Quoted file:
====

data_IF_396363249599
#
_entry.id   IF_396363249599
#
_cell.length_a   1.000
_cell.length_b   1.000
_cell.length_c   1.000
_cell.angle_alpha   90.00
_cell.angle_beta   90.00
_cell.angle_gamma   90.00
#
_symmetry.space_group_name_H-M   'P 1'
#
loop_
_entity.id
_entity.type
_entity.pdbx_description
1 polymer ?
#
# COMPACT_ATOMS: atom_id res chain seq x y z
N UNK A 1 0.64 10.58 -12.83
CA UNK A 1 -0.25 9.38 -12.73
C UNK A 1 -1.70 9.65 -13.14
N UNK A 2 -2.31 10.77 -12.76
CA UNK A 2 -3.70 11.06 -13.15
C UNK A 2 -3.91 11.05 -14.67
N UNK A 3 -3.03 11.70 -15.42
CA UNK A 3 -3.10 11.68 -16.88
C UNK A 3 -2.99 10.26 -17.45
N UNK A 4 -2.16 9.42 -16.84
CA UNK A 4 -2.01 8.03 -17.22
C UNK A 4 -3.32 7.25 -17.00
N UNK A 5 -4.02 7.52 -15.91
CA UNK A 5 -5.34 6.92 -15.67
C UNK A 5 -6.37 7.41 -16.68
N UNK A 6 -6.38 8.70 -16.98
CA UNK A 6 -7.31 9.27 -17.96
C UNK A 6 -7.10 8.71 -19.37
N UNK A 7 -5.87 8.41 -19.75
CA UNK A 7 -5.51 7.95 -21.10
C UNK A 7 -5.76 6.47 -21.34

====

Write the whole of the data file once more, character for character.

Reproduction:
data_IF_396363249599
#
_entry.id   IF_396363249599
#
_cell.length_a   1.000
_cell.length_b   1.000
_cell.length_c   1.000
_cell.angle_alpha   90.00
_cell.angle_beta   90.00
_cell.angle_gamma   90.00
#
_symmetry.space_group_name_H-M   'P 1'
#
loop_
_entity.id
_entity.type
_entity.pdbx_description
1 polymer ?
#
# COMPACT_ATOMS: atom_id res chain seq x y z
N UNK A 1 0.64 10.58 -12.83
CA UNK A 1 -0.25 9.38 -12.73
C UNK A 1 -1.70 9.65 -13.14
N UNK A 2 -2.31 10.77 -12.76
CA UNK A 2 -3.70 11.06 -13.15
C UNK A 2 -3.91 11.05 -14.67
N UNK A 3 -3.03 11.70 -15.42
CA UNK A 3 -3.10 11.68 -16.88
C UNK A 3 -2.99 10.26 -17.45
N UNK A 4 -2.16 9.42 -16.84
CA UNK A 4 -2.01 8.03 -17.22
C UNK A 4 -3.32 7.25 -17.00
N UNK A 5 -4.02 7.52 -15.91
CA UNK A 5 -5.34 6.92 -15.67
C UNK A 5 -6.37 7.41 -16.68
N UNK A 6 -6.38 8.70 -16.98
CA UNK A 6 -7.31 9.27 -17.96
C UNK A 6 -7.10 8.71 -19.37
N UNK A 7 -5.87 8.41 -19.75
CA UNK A 7 -5.51 7.95 -21.10
C UNK A 7 -5.76 6.47 -21.34